Here we go again. I guess it’s pointless for me to keep writing about how Texas has the highest homeowners insurance premiums in the country, and yet the carriers ask for increases every year. And of course they never get turned down by the agency supposedly in charge of insurance companies.
This time it’s Allstate getting the big bump, and the story was covered by the Dallas Morning News. Here are excerpts:
State Insurance Commissioner Eleanor Kitzman has approved Allstate Insurance’s increased premiums for homeowners coverage, including a hike between 3.5 percent and 7 percent in the Dallas area.
All three of the state’s major home insurers — Allstate, Farmers and State Farm — have now won approval from Kitzman in recent months to increase their homeowners rates.
The higher Allstate rates took effect Jan. 26. Customers of Allstate Texas Lloyds are seeing their rates jump 3.5 percent in North Texas and 5.7 percent statewide.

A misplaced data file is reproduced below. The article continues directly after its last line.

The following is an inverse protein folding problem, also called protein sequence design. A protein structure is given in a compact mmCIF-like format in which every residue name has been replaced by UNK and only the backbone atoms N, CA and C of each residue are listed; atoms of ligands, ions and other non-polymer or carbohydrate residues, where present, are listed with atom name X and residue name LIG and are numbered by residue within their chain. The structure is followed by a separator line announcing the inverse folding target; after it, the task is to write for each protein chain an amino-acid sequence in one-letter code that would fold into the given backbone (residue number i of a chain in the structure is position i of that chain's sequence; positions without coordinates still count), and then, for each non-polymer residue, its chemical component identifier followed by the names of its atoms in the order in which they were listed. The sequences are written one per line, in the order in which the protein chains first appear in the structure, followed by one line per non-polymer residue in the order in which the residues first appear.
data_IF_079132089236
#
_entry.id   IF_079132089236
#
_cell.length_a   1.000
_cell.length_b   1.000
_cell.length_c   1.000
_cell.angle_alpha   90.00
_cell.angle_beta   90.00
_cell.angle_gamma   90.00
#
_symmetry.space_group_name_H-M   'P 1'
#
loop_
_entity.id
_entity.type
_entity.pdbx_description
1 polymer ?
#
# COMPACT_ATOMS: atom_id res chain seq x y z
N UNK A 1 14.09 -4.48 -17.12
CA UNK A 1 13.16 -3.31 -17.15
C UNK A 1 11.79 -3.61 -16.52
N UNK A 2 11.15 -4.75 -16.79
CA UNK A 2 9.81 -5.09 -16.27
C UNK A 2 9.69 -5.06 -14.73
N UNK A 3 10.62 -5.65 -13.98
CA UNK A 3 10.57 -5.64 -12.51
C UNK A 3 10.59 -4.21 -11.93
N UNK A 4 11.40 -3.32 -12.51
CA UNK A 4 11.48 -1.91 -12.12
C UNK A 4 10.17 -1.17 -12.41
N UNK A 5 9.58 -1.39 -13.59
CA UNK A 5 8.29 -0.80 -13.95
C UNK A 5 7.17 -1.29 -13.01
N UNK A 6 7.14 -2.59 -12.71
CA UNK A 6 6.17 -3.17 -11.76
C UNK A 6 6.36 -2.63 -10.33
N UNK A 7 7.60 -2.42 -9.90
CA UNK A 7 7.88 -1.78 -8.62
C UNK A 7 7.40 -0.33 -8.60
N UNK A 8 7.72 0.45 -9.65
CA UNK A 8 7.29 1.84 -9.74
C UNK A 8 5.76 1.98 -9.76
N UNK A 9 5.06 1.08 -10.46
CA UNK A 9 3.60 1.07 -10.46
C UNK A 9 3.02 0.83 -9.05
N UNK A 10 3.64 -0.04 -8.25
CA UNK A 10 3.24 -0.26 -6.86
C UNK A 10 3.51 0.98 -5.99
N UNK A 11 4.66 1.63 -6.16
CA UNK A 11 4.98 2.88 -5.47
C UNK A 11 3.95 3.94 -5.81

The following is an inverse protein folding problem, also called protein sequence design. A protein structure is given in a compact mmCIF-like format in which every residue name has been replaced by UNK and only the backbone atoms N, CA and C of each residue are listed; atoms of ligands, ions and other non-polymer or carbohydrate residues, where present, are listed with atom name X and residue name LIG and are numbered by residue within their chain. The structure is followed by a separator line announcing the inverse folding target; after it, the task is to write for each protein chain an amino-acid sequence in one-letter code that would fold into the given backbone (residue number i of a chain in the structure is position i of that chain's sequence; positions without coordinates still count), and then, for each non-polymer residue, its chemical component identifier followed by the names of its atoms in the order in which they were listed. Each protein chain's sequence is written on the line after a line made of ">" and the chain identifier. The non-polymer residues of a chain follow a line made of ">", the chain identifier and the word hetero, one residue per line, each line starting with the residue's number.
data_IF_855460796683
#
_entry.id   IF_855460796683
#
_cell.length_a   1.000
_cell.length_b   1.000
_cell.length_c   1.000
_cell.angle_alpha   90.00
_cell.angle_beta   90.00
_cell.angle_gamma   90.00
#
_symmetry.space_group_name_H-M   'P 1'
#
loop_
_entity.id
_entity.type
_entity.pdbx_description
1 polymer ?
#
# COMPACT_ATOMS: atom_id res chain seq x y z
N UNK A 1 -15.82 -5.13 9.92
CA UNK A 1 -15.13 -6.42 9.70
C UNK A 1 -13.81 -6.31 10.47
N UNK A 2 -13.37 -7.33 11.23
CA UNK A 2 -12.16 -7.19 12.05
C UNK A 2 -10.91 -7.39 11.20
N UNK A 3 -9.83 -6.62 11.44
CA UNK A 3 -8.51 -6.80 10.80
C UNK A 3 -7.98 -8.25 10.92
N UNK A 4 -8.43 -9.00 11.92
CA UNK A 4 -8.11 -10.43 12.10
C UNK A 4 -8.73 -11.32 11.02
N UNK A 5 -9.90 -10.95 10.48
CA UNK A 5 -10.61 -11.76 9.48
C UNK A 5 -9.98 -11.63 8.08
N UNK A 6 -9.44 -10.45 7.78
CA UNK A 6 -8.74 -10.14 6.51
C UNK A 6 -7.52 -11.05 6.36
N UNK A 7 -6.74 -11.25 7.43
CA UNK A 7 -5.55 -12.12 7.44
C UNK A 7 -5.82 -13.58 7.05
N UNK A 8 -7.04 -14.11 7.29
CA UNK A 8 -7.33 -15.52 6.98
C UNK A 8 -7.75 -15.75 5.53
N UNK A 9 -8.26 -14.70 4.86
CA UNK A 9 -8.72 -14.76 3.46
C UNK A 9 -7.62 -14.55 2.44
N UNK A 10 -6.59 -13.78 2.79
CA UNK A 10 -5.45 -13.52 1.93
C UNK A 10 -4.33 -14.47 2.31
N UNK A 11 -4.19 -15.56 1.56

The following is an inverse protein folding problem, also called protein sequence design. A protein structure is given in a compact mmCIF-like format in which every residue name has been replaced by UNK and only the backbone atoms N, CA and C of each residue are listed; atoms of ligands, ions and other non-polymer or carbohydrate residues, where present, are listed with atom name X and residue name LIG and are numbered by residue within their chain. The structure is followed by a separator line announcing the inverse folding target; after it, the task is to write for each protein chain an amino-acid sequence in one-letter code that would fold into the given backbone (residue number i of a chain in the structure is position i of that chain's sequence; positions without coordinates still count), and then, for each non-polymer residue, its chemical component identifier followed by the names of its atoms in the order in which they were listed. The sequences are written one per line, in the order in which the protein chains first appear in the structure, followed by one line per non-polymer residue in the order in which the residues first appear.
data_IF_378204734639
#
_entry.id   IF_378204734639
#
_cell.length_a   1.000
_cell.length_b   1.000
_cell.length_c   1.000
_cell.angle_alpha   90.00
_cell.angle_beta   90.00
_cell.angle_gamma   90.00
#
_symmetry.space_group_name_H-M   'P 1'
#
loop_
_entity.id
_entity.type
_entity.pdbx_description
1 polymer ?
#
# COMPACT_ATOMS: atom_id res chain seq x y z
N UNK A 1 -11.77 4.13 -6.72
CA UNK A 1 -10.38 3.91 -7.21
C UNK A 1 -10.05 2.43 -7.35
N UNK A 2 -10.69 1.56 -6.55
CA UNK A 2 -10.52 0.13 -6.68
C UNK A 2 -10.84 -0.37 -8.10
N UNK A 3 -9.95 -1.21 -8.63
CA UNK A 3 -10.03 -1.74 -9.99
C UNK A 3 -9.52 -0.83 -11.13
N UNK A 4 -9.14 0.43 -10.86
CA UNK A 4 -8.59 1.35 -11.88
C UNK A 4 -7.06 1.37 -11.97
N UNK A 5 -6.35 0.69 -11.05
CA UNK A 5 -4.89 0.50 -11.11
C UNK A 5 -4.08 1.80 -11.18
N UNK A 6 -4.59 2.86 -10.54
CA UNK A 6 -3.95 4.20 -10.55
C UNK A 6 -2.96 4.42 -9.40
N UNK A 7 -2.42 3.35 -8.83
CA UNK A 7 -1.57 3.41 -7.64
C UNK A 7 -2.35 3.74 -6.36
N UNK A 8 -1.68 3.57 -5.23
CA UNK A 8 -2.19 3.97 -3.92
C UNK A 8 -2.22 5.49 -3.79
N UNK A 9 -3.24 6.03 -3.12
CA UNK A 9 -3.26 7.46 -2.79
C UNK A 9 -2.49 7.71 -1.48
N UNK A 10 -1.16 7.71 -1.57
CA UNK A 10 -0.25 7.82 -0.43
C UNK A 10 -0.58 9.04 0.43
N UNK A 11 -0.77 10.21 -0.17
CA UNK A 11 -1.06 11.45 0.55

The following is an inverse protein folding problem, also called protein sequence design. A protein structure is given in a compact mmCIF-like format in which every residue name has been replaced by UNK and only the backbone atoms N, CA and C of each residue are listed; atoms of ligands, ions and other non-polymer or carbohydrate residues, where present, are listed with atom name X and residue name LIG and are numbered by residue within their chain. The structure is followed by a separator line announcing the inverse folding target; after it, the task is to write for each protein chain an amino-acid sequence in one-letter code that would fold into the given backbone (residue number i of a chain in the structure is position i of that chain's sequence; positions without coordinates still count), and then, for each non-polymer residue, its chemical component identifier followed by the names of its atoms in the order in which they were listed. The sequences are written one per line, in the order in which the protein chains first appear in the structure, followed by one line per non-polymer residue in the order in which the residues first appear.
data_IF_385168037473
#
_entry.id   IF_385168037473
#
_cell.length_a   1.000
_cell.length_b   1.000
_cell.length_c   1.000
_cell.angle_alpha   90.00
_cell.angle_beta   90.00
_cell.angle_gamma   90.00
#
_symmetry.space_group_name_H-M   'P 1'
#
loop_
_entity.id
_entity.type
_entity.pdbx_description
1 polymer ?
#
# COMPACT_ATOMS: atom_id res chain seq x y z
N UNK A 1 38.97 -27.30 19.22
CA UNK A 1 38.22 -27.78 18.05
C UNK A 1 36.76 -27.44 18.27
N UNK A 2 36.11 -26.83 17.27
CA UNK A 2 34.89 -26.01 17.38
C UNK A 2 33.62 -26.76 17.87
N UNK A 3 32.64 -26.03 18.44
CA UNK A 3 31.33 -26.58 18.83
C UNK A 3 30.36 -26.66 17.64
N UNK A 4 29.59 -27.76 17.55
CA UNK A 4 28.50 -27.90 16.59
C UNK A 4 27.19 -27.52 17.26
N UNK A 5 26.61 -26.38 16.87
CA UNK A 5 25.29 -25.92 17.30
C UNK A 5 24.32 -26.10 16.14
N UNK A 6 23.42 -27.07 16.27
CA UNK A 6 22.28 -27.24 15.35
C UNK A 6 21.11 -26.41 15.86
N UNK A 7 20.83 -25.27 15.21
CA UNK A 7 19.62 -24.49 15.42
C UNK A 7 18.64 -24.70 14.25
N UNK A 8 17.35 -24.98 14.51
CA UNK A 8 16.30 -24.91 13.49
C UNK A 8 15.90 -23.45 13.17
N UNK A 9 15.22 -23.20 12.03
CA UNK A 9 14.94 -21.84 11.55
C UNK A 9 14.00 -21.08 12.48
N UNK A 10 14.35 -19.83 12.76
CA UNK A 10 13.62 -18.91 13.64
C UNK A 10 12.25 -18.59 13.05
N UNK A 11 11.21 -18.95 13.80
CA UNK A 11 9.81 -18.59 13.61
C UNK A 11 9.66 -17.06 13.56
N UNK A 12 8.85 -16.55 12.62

Those insured by Allstate Fire and Casualty are facing increases of 7 percent in North Texas and 9.8 percent statewide. Together, the two Allstate homeowners subsidiaries provide coverage for about 585,000 homeowners in Texas.
Just over a year ago, the company boosted statewide rates for its two subsidiaries by almost identical amounts. That means that premiums charged by Allstate Fire and Casualty — the smaller of the two — will be up nearly 20 percent with the two increases.
Alex Winslow of Texas Watch, a consumer group active in insurance issues, criticized the recent rate decisions by Kitzman, who was appointed by Republican Gov. Rick Perry and took over as commissioner in August.
“More than half of all homeowners have seen their insurance rates go up recently — many by double-digit percentages. And, what are insurance customers getting for these higher prices? Junk policies that cost more but cover less,” Winslow said.
Under state law, an insurer can increase premiums once it has notified the Insurance Department — but a company is subject to refunds and penalty interest if it charges rates later found to be excessive.
A report from the Insurance Department last year showed that Allstate Texas Lloyds had a profitable year in 2010 after paying out just 46.5 percent of its premiums to cover losses. The loss ratio for Allstate Fire and Casualty was 49.5 percent. A loss ratio of 60 percent is considered a benchmark for profitability in Texas.